Published on Wednesday, November 2, 2011
Chris Wallis, director, Affiliate Partnerships, Expedia Affiliate Network
What was your first job in travel?
My first job in travel was as a travel consultant at STA Travel in Cambridge. It was
also my first job after university, so I have been in travel for the long haul. I
sold gap year packages - I'd travelled after university and I'd just returned to the
UK, so I knew what students were after. Of course, I also had to know what parents
were after, as they were usually the ones paying!
What was the high point of your career?
There have been lots. After I left university, I never had a concrete plan to get
into travel, but once I was in the industry, I never looked back and I've been lucky
enough to have had some brilliant times. There's been lots of big deals and
successes, and I never get tired of that feeling, but I think some of the most
exciting times were when I was working in the airline business. I got to meet some
amazing people, including having dinner with Steve Redgrave. I also got to play a
round of golf with Sam Torrance, which was brilliant.
What was the low point?
I was working at Lufthansa when 9/11 happened and I had lots of friends at United as
well, so the emotional impact across the airline industry was especially intense.
And trying to keep the business profitable through a period when no-one wanted to
fly anywhere was really challenging. On a lighter note, being a Spurs fan, I hugely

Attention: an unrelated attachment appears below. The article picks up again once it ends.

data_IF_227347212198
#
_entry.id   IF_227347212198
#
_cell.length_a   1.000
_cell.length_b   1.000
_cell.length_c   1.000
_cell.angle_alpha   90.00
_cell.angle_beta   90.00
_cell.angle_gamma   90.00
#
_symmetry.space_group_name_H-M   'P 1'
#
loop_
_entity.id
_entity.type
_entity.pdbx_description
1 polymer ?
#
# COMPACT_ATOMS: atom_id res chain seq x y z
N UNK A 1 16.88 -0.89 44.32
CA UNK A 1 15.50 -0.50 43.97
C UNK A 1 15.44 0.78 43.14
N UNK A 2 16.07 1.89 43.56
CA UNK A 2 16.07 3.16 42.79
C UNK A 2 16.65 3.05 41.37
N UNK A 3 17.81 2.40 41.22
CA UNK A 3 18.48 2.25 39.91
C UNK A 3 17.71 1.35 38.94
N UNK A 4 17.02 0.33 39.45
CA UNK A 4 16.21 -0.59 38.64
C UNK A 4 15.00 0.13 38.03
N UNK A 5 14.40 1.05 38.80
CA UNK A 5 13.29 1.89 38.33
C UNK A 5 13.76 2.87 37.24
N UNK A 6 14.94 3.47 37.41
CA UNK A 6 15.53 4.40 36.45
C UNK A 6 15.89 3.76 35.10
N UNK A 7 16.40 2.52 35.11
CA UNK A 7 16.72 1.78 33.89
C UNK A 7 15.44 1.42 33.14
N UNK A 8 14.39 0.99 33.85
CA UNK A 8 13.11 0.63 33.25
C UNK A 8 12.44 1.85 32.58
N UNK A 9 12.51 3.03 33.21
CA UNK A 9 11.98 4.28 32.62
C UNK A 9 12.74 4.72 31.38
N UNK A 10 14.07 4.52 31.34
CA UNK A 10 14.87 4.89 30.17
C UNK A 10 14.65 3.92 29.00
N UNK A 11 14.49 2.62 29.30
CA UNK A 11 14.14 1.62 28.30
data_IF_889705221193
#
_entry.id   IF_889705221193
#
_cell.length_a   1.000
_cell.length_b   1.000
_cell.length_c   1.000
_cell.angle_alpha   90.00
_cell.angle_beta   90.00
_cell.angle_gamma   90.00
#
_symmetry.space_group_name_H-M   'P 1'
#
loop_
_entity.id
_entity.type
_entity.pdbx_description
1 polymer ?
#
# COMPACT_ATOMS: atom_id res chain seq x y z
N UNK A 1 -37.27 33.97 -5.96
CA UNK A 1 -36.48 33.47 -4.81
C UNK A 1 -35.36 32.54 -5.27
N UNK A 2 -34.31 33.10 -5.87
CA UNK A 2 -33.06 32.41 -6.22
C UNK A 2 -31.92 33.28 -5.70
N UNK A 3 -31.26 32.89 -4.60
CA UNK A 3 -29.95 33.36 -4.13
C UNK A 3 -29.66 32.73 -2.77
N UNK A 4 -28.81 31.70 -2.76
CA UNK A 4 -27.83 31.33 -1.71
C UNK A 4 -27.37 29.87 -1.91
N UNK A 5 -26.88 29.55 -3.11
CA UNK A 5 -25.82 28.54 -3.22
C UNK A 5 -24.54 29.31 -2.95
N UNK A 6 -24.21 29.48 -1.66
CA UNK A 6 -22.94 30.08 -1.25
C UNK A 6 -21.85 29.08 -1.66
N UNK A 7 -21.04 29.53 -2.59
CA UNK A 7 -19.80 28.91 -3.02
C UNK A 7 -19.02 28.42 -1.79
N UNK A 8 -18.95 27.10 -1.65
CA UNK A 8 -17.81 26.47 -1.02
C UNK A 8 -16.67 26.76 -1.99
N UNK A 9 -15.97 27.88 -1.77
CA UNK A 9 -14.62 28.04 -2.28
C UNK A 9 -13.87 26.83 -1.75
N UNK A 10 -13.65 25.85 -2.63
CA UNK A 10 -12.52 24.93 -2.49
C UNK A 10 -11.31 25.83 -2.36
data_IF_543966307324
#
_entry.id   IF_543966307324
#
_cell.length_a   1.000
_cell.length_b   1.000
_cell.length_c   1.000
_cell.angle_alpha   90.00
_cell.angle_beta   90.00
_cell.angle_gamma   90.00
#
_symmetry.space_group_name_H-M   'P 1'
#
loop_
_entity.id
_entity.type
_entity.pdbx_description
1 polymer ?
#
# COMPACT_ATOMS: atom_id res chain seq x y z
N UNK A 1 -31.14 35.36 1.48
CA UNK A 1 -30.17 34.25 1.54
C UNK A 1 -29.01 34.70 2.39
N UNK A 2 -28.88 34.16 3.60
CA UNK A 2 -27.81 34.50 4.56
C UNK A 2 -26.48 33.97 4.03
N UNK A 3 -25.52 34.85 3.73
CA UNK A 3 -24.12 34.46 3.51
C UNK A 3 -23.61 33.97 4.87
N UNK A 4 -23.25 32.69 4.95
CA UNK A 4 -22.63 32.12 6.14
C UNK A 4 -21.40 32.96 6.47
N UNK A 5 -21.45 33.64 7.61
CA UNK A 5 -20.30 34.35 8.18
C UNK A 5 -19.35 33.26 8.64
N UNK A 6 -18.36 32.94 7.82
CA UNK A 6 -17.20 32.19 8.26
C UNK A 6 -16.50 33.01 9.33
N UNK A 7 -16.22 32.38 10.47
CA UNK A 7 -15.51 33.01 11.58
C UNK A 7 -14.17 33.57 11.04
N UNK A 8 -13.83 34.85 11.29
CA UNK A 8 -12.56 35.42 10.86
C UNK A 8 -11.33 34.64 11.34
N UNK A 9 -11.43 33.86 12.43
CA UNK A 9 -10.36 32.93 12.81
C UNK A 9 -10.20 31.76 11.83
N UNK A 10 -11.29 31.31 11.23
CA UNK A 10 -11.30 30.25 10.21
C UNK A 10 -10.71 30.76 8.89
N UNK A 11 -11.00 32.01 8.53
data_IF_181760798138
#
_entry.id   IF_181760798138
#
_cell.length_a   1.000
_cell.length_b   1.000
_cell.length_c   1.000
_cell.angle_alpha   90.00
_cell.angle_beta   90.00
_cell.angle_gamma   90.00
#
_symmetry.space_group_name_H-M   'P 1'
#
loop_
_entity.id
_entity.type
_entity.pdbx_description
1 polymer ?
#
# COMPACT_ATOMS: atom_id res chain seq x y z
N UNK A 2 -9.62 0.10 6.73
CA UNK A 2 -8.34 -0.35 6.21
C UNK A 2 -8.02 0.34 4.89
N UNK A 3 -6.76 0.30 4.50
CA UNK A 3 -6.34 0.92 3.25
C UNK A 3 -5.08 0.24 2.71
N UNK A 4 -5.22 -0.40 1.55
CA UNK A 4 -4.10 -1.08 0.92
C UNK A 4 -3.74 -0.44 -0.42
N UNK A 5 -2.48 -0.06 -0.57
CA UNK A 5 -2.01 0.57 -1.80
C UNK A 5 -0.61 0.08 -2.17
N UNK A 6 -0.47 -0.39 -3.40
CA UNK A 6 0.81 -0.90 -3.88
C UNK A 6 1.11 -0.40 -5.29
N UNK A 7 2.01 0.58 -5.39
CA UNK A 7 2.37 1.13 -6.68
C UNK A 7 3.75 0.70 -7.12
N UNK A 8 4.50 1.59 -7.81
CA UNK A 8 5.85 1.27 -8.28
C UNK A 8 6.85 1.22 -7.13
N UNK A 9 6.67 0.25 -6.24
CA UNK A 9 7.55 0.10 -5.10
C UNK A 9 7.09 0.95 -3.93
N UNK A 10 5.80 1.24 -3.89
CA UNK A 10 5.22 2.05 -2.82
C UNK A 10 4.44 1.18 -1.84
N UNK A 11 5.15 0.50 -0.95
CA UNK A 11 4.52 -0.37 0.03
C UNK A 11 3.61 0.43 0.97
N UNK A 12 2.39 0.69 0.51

regret having my photograph taken with the Chelsea first team at Stamford Bridge. It
was part of a corporate hospitality package, so I had to force a smile, but I asked
them to burn the negatives afterwards...
What's your biggest regret?
I definitely don't have any from the travel industry - I've had a fabulous career,
especially since I've been at Expedia. But when I was growing up I always wanted to
be a fighter pilot. I got as far as undergoing the physical tests, but I quickly
discovered that I just can't deal with G-force - I black out at around 3G and
fighter pilots need to be able to handle much more than that.
What would you be doing now if you weren't in travel?
I'd like to think I'd be doing something to do with golf - I don't think my swing is
good enough to be a professional, but I'm sure I could have been a good caddy. They
say that those who can't do, teach, so I reckon I could help Tiger Woods to remember
how to win, and maybe help Luke Donald to start winning.
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